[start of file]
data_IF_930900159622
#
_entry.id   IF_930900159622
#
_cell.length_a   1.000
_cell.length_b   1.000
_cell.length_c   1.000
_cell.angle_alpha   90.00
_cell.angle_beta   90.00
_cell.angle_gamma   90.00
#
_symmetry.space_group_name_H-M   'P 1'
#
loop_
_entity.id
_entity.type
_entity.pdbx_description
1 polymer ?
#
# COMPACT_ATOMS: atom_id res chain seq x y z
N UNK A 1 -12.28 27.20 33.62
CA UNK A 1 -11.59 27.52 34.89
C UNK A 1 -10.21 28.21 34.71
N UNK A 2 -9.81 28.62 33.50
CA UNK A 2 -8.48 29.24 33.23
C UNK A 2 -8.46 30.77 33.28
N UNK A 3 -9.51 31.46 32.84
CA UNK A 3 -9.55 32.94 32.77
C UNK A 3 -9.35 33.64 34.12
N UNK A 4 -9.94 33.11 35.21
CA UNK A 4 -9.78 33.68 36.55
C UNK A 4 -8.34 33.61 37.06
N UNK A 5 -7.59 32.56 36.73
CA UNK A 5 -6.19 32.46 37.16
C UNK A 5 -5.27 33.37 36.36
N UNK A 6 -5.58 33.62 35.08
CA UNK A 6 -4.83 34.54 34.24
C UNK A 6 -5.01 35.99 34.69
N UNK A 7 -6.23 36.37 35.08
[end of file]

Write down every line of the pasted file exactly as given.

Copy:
data_IF_930900159622
#
_entry.id   IF_930900159622
#
_cell.length_a   1.000
_cell.length_b   1.000
_cell.length_c   1.000
_cell.angle_alpha   90.00
_cell.angle_beta   90.00
_cell.angle_gamma   90.00
#
_symmetry.space_group_name_H-M   'P 1'
#
loop_
_entity.id
_entity.type
_entity.pdbx_description
1 polymer ?
#
# COMPACT_ATOMS: atom_id res chain seq x y z
N UNK A 1 -12.28 27.20 33.62
CA UNK A 1 -11.59 27.52 34.89
C UNK A 1 -10.21 28.21 34.71
N UNK A 2 -9.81 28.62 33.50
CA UNK A 2 -8.48 29.24 33.23
C UNK A 2 -8.46 30.77 33.28
N UNK A 3 -9.51 31.46 32.84
CA UNK A 3 -9.55 32.94 32.77
C UNK A 3 -9.35 33.64 34.12
N UNK A 4 -9.94 33.11 35.21
CA UNK A 4 -9.78 33.68 36.55
C UNK A 4 -8.34 33.61 37.06
N UNK A 5 -7.59 32.56 36.73
CA UNK A 5 -6.19 32.46 37.16
C UNK A 5 -5.27 33.37 36.36
N UNK A 6 -5.58 33.62 35.08
CA UNK A 6 -4.83 34.54 34.24
C UNK A 6 -5.01 35.99 34.69
N UNK A 7 -6.23 36.37 35.08